Driven: Lamborghini Countach Turbo
Insanity for beginners
The normally aspirated Lamborghini Countach teeters on the edge of reason, but a turbo version has to be the equivalent of a bespoke Versace straitjacket. Losing your marbles very, very rapidly indeed is guaranteed
Words Rob Scorah Photography George F Williams
I still find a Countach a strange animal to be around. Even after all that has come after it, including newer creations from the Sant’Agata factory, Lamborghini’s first truly raging bull still has an otherworldly quality. It’s like stepping into a sort of psychic nimbus, wherein all of its symbols and associations clamour around – everything from Bob Wallace’s Italy-to-Monaco prototype dash, through a thousand posters and car magazine features to the favourite choice of bad guys in Miami Vice.
Pulling up the heavy scissor door of this black 1984 car, ducking down and doing a limbo into the leather curve that forms the seat reminds me that everything to do with this machine is a little different; either slightly more mannered or a little harder. Or simply excessive to the point of absurdity. Even in 1984 I remember thinking the extended skirts, wheelarch flares and rear wing were a bit over the top. But this car goes even further. As I sit back and heave the big door down – where is that handle again? – I glance up at the huge, flat windscreen and see another word, equally as potent as the name of this car, emblazoned in bold, square-shouldered script – TURBO.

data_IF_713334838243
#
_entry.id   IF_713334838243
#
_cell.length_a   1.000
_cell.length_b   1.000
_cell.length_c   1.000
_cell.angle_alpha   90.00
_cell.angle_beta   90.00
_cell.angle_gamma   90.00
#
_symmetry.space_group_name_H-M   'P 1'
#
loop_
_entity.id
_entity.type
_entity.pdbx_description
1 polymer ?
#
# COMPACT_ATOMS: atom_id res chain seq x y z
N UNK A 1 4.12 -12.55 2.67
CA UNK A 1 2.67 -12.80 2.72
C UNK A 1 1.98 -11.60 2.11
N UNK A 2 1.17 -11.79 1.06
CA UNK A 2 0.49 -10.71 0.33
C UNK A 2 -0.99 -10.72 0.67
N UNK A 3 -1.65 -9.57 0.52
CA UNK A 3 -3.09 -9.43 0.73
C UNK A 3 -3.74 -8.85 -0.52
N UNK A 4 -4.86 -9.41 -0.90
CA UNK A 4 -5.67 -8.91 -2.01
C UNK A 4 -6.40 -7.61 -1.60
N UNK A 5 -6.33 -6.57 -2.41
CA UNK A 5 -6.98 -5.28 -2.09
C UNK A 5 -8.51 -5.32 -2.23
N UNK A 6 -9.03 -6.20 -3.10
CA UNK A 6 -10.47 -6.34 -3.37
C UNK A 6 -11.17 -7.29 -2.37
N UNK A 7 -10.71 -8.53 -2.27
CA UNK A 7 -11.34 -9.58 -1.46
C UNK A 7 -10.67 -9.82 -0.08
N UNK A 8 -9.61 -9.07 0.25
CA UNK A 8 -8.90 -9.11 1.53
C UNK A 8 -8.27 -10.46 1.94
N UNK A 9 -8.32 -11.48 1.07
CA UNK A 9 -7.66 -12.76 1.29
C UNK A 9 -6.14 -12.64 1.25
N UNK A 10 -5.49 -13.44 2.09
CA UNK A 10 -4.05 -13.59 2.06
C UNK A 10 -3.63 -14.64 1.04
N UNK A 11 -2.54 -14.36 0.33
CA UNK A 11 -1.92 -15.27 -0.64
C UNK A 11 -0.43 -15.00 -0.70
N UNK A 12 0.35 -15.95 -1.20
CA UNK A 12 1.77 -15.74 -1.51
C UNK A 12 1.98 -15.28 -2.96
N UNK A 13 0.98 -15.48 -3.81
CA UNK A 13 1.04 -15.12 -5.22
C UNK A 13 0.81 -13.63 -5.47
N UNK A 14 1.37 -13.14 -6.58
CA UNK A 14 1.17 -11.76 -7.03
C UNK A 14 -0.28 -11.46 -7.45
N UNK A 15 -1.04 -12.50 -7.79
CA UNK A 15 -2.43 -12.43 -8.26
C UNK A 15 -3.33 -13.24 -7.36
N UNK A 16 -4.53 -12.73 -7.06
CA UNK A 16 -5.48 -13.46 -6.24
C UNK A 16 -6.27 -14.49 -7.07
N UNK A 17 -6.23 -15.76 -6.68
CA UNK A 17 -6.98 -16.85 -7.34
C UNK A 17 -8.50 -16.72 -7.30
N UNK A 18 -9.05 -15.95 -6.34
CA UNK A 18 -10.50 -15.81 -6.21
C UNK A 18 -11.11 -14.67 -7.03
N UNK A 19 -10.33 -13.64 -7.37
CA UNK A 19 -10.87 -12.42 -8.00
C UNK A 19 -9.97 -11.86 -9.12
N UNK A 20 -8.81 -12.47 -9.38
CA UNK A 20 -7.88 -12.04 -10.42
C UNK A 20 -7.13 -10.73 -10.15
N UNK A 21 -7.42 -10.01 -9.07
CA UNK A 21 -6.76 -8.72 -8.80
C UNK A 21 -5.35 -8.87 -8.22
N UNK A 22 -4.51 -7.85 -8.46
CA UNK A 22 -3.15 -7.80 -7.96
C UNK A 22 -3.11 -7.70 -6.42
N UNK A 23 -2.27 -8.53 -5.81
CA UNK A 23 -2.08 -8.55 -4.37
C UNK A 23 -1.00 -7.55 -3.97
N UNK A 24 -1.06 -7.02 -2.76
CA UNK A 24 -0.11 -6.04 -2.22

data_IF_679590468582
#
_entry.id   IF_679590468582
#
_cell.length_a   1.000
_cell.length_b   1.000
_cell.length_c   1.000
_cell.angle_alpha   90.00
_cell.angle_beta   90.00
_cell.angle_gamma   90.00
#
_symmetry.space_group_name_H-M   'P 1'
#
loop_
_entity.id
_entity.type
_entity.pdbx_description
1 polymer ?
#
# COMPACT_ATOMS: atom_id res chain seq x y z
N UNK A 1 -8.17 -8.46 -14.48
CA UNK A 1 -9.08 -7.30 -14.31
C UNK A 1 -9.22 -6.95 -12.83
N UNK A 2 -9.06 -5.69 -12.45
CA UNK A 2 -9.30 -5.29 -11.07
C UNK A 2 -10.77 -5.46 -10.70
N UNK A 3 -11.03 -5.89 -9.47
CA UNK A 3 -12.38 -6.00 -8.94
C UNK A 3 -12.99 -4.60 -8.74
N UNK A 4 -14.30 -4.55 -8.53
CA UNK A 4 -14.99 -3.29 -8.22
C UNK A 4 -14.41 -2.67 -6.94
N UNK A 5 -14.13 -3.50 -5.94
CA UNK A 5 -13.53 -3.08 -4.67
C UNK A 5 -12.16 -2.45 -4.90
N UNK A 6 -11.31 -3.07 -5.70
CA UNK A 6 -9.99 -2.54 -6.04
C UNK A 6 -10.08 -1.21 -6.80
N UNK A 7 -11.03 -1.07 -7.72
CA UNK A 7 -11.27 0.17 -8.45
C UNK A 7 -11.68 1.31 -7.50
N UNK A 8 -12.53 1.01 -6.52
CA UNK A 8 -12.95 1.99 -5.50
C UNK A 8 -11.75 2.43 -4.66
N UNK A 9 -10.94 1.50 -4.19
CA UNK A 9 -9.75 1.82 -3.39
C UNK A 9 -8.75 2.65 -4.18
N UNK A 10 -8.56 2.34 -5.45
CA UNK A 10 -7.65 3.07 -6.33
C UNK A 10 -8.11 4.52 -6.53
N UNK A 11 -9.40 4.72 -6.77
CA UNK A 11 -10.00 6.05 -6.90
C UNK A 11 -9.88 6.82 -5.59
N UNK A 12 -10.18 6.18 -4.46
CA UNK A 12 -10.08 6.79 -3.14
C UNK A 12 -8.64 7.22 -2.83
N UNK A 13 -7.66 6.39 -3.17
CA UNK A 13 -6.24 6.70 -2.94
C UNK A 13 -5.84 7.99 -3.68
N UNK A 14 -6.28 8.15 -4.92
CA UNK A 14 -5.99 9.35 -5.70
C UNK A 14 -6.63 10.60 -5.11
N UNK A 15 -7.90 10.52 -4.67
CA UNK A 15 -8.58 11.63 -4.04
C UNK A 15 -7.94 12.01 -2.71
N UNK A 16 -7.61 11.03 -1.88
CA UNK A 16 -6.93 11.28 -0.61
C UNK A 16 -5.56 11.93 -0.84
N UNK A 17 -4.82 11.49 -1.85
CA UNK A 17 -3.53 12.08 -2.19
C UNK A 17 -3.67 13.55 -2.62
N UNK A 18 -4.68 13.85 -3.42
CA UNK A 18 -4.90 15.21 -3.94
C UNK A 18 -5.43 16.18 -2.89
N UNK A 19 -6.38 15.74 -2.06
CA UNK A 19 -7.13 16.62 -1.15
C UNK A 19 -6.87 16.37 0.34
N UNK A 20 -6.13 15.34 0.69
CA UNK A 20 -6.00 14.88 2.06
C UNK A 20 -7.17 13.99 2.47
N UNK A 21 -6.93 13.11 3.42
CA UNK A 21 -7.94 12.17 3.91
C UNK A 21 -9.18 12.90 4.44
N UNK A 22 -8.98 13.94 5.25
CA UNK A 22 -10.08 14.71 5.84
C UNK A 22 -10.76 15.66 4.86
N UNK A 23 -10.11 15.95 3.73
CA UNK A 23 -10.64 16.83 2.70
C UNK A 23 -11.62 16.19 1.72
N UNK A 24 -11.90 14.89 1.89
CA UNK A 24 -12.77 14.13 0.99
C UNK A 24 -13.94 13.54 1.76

Rising to prominence largely on (or in) the back of Porsche’s 911, the term had, by the Eighties, evolved into a synonym for the fastest, most effective version of just about anything from a graphics card to a food blender. But here, in this Lamborghini, the word retains all of its true potency and meaning. Fitting very snugly behind each cylinder bank of the V12 is a small red box. Each boldly declares itself to be a turbo – both on top and side – and each says, in a kind of boilerplate script, what this car is, when it was built (chassis ELS 12712, 1984 in this case), and that it is indeed the ‘fastest and most powerful Countach built’.
Back in the cockpit, I’m staring at a 425kph speedometer. Below is a boost gauge and, far more worryingly, a stout, knurled, black plastic knob with the word ‘turbo’ on it and two double-ended arrows. I’m not going near that for a while, though the Britax four-point harness, red and yellow against the black leather, suggests I’m going to need to be strapped in tight when I do.
By now I’ve turned the ignition key halfway and the fuel and oil pumps are moaning and ticking, preparing to wake up the big quad-cam V12. By the time this car was produced, the LP400’s 3929cc motor had been bored and stroked out to 4754cc. It still produced 375bhp, but now peak power came at 7000rpm – 1000rpm lower than its predecessor. Torque was higher – 302lb ft, up from 268lb ft at a very accessible 4500rpm. Ironically, Giulio Alfieri, Lamborghini’s technical director since 1978, had dismissed turbocharging as a power option, saying it was ‘only really useful at the top end, while sacrificing the bottom end’.
A quick twist of the key and the engine fires, a starter motor’s whinny followed by a hacking guttural cough and spitting explosions. Cranking up, the Countach V12 sounds like an old Chevy V8 kicked into life after a year slumbering in a barn. A hollow metallic moan rises and falls, although jabbing a Countach’s accelerator isn’t something that can be done delicately. The pedal has more weight behind it than many a hatchback’s clutch. But its resistance and travel are smooth and even. The clutch, too, is quite heavy, though nowhere near as recalcitrant as many have claimed.